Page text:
Residency: Thursday Thoughts

Chaos

Residency
Thursday Thoughts
29 June 2017

Application:
I would not have applied for the residency at KIRA had I not have been encouraged to do so by my writing group friends and by a friendly voice on the Kingsbrae phone.

Acceptance:
I was surprised to receive notification of my acceptance. It arrived on 2 March 2017. On 3 March 2017, I started to peruse the Kingsbrae web page and make the first drafts of poems that I would later complete on site.

The Red Room:
I was lodged in The Red Room in the KIRA Residence and I had a small desk at a window overlooking Passamaquoddy Bay. I spent a whole month looking out of that window and writing at that desk … or was it the other way round?

Community Commitments:
These were multiple, but they were always art orientated and therefore most enjoyable. They included working with school children, attending various unveilings and openings, and being present in our studios and discussing our art with visitors. On 26 June we had an exhibition in which each one of us either showed our work or produced a live performance.

Evening Salons:
Most evenings we had a literary / artistic salon in which we discussed various aspects of our art. These lasted two to three hours and some were summarized while others were video-taped. These quick-fire exchanges provided a backbone to our daily work.

Trips:
There was time for local trips and we travelled, individually or in groups, to many places including Deer Island, Passamaquoddy, Campobello, St. Stephen, New River Beach, Holt’s Point, Greenlaw’s Mountain, Jarea, Minister’s Island, Ile Ste. Croix, and several other locations. The photographic records enabled us to build our creativity.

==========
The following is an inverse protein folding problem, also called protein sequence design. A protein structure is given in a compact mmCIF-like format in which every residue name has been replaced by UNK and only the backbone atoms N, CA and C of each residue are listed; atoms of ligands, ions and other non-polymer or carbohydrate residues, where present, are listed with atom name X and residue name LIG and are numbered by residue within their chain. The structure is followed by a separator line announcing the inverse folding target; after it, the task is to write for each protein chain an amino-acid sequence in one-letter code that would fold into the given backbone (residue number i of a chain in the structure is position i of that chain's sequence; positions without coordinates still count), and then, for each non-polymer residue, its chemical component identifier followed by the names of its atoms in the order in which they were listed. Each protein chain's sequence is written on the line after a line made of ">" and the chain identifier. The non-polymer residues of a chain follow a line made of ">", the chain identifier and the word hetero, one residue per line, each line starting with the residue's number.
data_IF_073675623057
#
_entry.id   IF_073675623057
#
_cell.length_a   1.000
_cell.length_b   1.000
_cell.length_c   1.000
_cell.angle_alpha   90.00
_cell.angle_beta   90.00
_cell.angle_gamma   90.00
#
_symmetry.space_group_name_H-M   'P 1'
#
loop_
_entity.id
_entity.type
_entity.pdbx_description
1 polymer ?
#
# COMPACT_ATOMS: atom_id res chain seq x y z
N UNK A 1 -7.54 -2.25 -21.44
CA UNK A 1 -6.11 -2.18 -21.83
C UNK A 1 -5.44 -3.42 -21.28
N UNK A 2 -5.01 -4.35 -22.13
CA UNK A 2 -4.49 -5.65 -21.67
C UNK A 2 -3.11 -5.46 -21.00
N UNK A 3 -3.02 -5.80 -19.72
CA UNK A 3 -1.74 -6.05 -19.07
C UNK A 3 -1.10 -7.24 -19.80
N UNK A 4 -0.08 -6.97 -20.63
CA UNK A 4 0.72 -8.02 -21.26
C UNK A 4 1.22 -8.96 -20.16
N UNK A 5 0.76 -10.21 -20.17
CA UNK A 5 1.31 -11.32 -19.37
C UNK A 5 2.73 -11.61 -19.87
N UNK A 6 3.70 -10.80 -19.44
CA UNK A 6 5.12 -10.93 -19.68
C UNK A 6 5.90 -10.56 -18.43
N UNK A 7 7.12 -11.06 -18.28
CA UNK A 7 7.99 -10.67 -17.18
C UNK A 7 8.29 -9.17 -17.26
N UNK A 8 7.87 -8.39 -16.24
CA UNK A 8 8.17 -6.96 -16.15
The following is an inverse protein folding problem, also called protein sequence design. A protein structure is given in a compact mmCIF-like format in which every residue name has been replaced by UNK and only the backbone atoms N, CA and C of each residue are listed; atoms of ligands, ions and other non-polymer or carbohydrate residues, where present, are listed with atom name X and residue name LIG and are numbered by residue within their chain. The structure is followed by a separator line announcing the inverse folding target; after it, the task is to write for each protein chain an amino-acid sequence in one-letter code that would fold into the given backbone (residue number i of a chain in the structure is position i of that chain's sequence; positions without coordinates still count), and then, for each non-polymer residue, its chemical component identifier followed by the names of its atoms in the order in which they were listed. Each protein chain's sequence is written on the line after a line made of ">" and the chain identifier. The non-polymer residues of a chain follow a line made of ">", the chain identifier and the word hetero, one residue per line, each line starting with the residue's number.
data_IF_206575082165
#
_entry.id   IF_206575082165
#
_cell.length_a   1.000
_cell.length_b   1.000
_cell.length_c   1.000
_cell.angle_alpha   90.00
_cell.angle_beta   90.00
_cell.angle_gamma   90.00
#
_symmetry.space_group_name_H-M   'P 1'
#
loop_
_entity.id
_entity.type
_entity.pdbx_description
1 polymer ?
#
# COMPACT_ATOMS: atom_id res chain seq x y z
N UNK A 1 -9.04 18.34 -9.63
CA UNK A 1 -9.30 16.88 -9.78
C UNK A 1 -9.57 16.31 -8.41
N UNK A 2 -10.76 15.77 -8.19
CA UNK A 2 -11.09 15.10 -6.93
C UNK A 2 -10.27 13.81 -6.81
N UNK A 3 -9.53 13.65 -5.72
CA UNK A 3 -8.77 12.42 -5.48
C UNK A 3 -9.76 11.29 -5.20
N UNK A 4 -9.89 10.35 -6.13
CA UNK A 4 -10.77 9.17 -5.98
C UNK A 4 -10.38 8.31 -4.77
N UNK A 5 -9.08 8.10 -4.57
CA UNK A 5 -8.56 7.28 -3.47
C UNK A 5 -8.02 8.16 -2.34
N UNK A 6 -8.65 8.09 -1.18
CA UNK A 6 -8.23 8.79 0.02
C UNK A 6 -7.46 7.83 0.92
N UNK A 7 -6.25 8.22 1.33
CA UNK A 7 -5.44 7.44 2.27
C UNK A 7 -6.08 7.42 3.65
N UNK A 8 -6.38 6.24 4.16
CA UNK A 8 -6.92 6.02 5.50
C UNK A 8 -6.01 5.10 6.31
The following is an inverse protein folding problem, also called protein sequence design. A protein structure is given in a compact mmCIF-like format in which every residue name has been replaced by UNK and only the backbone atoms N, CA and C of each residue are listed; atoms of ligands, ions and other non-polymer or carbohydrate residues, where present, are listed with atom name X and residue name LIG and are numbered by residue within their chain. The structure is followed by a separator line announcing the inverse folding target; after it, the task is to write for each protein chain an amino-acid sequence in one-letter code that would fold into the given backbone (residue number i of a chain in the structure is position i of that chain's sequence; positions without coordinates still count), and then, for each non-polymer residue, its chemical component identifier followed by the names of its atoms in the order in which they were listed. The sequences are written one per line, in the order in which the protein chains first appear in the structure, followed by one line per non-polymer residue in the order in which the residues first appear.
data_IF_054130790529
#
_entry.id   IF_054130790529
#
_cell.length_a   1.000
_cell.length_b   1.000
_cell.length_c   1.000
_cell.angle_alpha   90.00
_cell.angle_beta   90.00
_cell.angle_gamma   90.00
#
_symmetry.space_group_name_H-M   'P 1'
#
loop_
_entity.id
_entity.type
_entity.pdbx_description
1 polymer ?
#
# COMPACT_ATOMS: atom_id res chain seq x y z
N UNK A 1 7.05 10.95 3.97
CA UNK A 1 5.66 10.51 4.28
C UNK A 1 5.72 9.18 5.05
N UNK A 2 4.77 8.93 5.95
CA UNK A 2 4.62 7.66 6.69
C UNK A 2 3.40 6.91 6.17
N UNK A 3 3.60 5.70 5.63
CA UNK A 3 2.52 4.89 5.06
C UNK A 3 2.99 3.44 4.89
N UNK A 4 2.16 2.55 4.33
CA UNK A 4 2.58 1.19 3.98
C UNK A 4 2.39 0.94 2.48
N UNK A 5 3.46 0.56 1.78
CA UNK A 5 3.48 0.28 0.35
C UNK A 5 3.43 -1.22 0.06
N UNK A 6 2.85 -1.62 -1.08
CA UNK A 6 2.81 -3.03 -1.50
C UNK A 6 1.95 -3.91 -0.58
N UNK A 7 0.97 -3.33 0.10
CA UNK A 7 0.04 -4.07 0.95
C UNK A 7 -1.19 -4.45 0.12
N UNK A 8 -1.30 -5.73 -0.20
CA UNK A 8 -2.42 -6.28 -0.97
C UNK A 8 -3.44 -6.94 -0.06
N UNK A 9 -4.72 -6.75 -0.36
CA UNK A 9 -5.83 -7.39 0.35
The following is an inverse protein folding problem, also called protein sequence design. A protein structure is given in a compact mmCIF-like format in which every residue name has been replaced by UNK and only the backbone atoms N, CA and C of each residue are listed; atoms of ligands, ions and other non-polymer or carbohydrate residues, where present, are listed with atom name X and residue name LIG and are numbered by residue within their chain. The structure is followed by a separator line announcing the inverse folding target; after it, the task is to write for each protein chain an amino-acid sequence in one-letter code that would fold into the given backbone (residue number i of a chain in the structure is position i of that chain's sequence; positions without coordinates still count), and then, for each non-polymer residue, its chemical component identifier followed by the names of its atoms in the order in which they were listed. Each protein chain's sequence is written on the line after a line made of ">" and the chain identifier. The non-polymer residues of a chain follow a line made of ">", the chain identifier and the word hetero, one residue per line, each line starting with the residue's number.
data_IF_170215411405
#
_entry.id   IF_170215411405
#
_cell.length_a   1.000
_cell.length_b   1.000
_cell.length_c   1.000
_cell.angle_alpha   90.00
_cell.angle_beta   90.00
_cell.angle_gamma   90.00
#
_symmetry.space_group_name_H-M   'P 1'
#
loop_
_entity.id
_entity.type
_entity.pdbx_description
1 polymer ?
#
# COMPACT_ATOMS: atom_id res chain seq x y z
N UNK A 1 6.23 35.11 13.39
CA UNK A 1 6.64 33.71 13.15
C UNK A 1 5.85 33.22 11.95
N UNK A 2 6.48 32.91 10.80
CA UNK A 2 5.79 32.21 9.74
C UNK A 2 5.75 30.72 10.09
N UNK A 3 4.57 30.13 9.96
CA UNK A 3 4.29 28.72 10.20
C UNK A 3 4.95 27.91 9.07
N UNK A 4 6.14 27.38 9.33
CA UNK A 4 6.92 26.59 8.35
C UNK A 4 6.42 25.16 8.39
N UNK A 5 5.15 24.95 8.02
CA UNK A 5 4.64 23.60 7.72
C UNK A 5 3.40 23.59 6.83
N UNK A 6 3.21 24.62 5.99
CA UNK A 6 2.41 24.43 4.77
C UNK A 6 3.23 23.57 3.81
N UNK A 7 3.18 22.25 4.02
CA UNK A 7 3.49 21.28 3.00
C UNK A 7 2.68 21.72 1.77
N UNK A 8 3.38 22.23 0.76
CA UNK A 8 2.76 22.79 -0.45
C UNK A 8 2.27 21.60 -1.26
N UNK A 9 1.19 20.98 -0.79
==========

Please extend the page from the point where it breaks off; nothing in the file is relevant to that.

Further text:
Artistic Development:
This was individual to each of us, but we all remarked on a widening of our perspectives, a new commitment to narrative and theme, and a broadening of our artistic horizons.

Returning Home:
On my return home, I turned to my everyday life in which art, in my case writing, was of secondary, not primary, importance. The need to cook, to shop, to do normal household duties suddenly conflicted, once again, with my need to be a writer.

24/7:
24/7 is indeed a cliché. But for 28 days it became the pattern of my writing life. It was indeed a fertile time. I wrote some 100 poems, 25% of which will be rejected, with a possible thematic structure and three revisions already completed. Sooner or later, I will produce a book about this experience..

Conclusions:
This type of time commitment turns us from budding /artists into the real thing. We must strive to re-create these last 28 days in what remains of our creative lives. There can be no lesser or secondary choice, if we are to be serious about our art.

The Journey:
If we wish to travel from Halifax to Vancouver by bus, we must make several decisions.
1. We cannot get off at Moncton.
2. We cannot get off at Montreal, nor at Toronto.
3. Winnipeg, Regina, and Calgary are beautiful; but we mustn’t get off the bus.
4. If we do, we will never get to Vancouver.

Conclusion:
Art is a life-time journey: don’t get off the bus.

 

Time

Time

Where is time going
when it overtakes me
in its speeding car
and leaves me lumbering
along life’s highway?

It’s after five to twelve
and the morning has flashed by.
The clock is about to strike,
and the afternoon draws near.
It too will vanish, a milestone,
millstone tied to day’s neck.

I remember the old days
when the big handed pointed to XI
and the small hand pointed to XII.

Now the clock is starting to strike.
I have left the last gas station way
behind me and my motor’s failing,
and my car is running out of gas.

Middens by Jarea

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Kingsbrae 25.4
25 June 2017

Middens by Jarea

Garbage dumps they are to us,